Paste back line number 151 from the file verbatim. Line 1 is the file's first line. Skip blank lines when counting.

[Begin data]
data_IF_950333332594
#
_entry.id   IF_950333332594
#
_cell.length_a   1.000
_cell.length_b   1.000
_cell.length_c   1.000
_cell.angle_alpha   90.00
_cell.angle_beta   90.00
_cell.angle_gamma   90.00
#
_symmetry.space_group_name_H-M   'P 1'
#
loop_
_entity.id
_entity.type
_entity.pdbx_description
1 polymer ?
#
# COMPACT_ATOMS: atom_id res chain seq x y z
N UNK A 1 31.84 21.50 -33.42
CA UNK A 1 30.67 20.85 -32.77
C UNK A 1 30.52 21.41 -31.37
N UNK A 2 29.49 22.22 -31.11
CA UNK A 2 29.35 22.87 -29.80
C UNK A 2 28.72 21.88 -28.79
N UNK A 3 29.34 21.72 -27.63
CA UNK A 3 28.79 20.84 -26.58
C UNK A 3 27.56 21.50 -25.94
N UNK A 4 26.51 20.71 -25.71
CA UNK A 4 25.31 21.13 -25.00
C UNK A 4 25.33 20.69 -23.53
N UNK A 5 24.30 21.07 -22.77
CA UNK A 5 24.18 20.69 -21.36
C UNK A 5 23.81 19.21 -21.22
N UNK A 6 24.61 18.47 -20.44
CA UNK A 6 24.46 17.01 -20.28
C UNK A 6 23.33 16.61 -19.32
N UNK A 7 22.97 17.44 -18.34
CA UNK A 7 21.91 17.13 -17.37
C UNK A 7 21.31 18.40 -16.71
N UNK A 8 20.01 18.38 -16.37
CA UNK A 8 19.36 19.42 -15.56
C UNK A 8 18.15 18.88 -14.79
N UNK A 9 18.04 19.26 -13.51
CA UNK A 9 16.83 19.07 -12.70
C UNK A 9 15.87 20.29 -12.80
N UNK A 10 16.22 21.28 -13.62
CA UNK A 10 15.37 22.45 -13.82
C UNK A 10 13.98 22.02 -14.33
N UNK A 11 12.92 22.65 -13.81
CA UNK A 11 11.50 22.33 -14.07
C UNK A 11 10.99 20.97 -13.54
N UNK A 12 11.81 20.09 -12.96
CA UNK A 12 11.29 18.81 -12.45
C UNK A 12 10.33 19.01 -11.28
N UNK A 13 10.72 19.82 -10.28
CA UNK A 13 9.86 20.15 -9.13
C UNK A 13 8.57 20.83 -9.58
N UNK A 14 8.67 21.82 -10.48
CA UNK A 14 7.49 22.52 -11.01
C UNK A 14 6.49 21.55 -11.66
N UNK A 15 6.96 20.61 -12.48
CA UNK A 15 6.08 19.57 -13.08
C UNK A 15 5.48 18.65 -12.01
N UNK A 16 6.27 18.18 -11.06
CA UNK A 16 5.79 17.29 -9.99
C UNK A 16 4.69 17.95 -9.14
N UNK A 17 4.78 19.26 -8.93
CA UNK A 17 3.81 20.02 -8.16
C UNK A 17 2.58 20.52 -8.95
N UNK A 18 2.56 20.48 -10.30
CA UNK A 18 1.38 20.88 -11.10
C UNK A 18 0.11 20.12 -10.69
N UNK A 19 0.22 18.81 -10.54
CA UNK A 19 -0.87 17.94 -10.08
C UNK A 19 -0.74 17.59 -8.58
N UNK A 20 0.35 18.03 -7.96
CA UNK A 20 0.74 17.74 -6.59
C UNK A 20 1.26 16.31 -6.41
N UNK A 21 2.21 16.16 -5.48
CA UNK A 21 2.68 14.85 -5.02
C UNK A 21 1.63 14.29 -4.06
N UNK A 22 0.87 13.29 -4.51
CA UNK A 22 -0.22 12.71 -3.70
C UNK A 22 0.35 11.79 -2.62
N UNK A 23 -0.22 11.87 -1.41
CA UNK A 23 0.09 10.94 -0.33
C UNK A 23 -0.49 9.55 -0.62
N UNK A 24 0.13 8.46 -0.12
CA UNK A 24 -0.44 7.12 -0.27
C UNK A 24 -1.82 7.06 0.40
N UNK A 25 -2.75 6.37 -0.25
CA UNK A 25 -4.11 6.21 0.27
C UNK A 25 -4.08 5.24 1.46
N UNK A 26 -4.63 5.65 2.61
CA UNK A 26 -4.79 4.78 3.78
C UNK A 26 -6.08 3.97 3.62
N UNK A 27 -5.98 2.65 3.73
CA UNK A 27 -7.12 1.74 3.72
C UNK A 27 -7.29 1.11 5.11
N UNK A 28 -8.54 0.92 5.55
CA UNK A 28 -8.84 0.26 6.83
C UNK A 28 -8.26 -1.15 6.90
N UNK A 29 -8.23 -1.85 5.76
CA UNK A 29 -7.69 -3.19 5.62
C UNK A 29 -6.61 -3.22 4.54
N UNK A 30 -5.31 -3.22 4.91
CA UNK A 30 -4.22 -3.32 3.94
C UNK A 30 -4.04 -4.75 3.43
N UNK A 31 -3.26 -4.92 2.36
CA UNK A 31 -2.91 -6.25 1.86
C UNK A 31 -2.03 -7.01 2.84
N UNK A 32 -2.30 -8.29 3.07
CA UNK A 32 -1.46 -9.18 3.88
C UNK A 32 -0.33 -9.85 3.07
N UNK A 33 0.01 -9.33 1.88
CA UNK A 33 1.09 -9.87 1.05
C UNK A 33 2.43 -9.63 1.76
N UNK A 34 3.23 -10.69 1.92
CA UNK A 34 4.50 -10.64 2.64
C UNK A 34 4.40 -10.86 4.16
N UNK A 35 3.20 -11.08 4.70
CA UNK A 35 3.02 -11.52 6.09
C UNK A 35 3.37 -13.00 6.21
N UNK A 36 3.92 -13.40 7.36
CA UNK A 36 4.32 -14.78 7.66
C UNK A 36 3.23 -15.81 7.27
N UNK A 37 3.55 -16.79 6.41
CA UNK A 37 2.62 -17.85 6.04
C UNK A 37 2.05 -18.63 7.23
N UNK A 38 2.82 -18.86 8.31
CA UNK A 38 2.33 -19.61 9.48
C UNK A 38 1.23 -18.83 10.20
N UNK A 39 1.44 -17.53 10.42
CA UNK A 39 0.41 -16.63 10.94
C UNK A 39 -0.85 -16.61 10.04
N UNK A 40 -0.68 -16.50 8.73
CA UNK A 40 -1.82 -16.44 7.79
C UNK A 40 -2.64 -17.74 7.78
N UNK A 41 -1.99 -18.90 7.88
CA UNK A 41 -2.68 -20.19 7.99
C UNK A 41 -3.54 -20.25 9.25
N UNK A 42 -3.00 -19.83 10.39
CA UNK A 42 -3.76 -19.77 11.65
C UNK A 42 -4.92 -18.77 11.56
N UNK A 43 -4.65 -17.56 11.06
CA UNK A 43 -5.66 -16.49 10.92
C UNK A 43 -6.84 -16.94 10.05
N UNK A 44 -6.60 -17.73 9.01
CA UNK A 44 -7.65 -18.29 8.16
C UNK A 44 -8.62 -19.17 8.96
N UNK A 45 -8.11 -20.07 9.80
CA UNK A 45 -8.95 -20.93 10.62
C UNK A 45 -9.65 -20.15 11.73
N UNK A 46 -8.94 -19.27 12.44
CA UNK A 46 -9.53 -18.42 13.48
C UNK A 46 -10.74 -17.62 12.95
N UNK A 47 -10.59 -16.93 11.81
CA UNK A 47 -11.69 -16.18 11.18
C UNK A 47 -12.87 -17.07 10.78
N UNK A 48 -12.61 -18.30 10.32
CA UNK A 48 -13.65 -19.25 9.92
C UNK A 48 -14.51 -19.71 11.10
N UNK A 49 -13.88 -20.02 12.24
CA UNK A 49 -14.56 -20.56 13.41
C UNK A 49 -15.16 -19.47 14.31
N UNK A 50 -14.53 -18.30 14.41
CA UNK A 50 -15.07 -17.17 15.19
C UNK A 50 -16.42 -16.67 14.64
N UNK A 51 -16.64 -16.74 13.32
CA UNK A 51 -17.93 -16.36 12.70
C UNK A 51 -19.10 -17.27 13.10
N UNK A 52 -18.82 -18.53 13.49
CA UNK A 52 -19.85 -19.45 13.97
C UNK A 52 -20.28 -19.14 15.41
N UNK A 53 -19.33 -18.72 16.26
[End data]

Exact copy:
CA UNK A 44 -7.65 -18.29 8.16